The Playground

Looking at this picture it looks like an average playground, right? A place where moms and dads take their little kids to play outside and learn to socialize. For most kids this is a place to squeal and run around with other kids that you don’t even know. Funny how kids can just jump right in where there is no judgment or shame or the tricky navigating that takes place as people begin to age and notice differences.

It was at this very playground that I had taken my kids to play over 26 years ago that I noticed the big difference. Being a native to my city I am often overcome with memories of not just my childhood, but the memories of raising my own family here and the changes that have occurred over my life time. It never fails when I walk past this playground I am transported to a time over two decades ago when a simple intention to have a little picnic at a playground shook my world.

Triggers are a funny thing like that. They sneak up on you when you least expect it and send you back in time. Thankfully, over the course of twenty years and lots of personal growth I am no longer triggered to a place of pain, but rather I think of the young mother that I was who was lost in her own life and about to embark on something that would either break her or make her.

Seeing the merry-go-round on my lunchtime walk I was reminded of the sunny summer day when I was carrying my one year old around making sure that he wasn’t eating too much sand or climbing on things too high, and trying to watch my older two kiddos. My oldest son was fully self-sufficient at a playground and was busy making new friends and doing what boys do on playground equipment. Scanning the area for my daughter, my eyes finally landed on the merry-go-round. There she laid, stretched out and holding on with her little hands while a group of older kids were spinning her as fast as they could. She was fixated on the sky and completely at ease.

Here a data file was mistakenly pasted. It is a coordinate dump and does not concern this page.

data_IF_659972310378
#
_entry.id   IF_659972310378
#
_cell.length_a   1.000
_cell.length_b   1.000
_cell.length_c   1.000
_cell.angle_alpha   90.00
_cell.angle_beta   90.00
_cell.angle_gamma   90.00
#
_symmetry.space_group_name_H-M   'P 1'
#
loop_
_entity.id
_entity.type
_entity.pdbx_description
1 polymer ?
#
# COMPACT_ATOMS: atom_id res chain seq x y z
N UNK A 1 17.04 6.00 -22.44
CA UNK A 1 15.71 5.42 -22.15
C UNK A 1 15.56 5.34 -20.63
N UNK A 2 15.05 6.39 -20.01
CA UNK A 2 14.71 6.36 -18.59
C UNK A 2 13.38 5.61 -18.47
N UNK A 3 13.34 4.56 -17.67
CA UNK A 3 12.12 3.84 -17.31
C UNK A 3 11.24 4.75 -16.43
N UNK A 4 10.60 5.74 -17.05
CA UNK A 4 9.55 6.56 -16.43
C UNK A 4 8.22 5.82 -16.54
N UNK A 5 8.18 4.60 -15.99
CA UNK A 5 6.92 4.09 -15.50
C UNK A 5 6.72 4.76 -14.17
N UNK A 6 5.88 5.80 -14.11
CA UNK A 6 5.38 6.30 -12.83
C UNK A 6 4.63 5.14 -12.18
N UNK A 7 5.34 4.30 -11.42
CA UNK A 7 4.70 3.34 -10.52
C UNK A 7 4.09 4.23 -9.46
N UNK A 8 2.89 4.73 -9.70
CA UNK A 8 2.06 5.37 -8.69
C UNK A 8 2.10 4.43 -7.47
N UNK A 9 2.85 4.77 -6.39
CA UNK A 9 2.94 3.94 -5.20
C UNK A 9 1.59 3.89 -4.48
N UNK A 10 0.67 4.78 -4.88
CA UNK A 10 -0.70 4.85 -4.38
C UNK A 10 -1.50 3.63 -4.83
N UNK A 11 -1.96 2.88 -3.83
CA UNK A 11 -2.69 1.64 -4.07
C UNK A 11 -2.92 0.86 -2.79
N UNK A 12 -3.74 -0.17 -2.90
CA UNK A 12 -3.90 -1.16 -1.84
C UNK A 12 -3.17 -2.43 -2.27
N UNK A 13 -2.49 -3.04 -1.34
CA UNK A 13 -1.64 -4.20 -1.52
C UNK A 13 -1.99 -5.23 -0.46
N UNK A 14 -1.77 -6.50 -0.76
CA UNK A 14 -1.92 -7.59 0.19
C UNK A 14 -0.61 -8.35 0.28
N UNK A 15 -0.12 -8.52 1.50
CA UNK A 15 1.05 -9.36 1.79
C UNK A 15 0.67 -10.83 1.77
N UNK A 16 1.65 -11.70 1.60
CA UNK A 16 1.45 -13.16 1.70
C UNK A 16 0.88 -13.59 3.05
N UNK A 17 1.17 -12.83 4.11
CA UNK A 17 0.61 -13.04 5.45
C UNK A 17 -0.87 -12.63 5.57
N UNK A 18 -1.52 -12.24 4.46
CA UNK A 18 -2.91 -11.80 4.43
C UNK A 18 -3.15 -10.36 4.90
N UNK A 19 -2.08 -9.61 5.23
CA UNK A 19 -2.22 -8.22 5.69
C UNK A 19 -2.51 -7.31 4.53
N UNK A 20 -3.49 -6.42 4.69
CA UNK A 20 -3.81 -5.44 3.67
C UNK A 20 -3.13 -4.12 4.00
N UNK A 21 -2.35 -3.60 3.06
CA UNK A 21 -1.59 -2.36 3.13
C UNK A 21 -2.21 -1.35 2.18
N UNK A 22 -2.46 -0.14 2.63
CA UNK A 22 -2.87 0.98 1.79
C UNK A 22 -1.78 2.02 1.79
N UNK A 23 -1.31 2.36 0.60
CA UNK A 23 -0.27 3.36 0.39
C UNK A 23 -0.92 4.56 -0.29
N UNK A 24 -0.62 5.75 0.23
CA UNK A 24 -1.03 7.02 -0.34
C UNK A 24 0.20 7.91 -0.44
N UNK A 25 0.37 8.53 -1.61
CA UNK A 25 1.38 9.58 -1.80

Huh. That is strange I remember thinking. No other kids were on this piece of equipment, only the bigger kids spinning her. I watched for a few minutes and eventually walked over and spoke to her. She was completely unaware of the spinning sensation or how most of us would feel being spun into a dizziness that I cannot even imagine. I tried with everything to get her off the merry-go-round but the tantrum that came when I touched her arm sent her into a rage that I had never seen.

Then came the stares from other parents. Then the grabbing of their little boys and girls and taking them far away from this now screaming, sweating, snotty, disheveled mess of a three year old. Then came attempting to get my boys and her get out of there fast as I could while the gasping of others was all I could hear. Then the protests from my oldest son that we had just got there.

I am sure to an onlooker it was scary or even perhaps the thought that she was being a “bad” kid.

Soon after my life began to turn itself upside down. More and more opportunities occurred that I was aware of how different my little girl was. More and more opportunities for me to feel shamed and embarrassed and on the outside of a club called parenting. More and more sadness and the great unknown.